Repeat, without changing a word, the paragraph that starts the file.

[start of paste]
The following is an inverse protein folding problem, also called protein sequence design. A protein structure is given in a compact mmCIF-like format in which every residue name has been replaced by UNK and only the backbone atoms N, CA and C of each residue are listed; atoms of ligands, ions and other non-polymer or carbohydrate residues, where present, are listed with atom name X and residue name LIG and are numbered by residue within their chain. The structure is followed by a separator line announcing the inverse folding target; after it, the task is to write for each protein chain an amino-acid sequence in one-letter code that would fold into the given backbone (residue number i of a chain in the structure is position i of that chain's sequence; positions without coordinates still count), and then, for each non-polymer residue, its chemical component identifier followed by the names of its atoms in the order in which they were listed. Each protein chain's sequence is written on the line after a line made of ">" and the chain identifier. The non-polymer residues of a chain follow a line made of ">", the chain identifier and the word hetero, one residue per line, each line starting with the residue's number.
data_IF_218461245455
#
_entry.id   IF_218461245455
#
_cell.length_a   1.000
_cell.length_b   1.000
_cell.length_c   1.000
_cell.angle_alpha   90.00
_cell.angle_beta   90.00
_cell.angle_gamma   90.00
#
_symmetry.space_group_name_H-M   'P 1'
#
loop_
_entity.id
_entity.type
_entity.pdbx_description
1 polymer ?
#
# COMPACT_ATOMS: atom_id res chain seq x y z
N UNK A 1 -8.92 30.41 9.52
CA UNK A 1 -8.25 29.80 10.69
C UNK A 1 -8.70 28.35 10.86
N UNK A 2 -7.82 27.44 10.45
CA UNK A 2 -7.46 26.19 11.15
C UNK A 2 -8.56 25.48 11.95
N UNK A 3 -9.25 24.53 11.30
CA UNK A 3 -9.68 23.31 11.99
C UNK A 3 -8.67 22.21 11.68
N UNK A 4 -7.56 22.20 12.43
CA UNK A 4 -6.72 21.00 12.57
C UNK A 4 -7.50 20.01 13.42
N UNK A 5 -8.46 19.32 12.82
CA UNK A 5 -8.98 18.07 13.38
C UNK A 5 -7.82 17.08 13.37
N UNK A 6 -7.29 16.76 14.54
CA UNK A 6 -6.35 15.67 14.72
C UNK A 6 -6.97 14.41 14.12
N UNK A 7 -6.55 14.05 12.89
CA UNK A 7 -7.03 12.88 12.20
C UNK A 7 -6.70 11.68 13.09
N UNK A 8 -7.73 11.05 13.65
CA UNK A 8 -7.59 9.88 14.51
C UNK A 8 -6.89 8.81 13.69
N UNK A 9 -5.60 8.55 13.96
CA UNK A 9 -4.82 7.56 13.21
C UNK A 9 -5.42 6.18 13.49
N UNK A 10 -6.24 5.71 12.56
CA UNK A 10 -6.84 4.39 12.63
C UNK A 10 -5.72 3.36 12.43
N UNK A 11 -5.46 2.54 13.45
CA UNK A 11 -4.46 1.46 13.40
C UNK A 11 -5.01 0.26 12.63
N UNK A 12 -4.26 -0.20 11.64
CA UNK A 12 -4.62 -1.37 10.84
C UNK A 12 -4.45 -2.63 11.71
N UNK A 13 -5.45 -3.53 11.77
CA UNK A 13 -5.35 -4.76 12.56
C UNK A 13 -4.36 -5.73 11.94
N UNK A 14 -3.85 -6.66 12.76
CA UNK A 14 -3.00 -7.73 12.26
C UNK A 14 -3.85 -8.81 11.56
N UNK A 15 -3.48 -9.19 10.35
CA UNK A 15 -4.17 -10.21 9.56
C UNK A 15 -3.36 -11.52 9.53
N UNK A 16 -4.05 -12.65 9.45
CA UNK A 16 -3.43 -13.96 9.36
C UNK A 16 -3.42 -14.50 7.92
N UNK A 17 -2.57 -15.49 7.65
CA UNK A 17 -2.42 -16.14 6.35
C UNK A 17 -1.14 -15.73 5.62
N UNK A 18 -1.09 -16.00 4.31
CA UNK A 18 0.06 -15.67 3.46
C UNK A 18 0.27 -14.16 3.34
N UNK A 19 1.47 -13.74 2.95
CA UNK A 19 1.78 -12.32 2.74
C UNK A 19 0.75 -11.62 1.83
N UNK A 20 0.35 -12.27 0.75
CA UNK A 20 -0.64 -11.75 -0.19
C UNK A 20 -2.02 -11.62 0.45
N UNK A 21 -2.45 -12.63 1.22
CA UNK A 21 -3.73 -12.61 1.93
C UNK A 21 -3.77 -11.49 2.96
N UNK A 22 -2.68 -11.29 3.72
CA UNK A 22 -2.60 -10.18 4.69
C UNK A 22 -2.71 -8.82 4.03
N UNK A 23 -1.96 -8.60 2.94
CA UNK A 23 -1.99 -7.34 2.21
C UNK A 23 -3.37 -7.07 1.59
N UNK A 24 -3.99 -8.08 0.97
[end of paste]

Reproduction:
The following is an inverse protein folding problem, also called protein sequence design. A protein structure is given in a compact mmCIF-like format in which every residue name has been replaced by UNK and only the backbone atoms N, CA and C of each residue are listed; atoms of ligands, ions and other non-polymer or carbohydrate residues, where present, are listed with atom name X and residue name LIG and are numbered by residue within their chain. The structure is followed by a separator line announcing the inverse folding target; after it, the task is to write for each protein chain an amino-acid sequence in one-letter code that would fold into the given backbone (residue number i of a chain in the structure is position i of that chain's sequence; positions without coordinates still count), and then, for each non-polymer residue, its chemical component identifier followed by the names of its atoms in the order in which they were listed. Each protein chain's sequence is written on the line after a line made of ">" and the chain identifier. The non-polymer residues of a chain follow a line made of ">", the chain identifier and the word hetero, one residue per line, each line starting with the residue's number.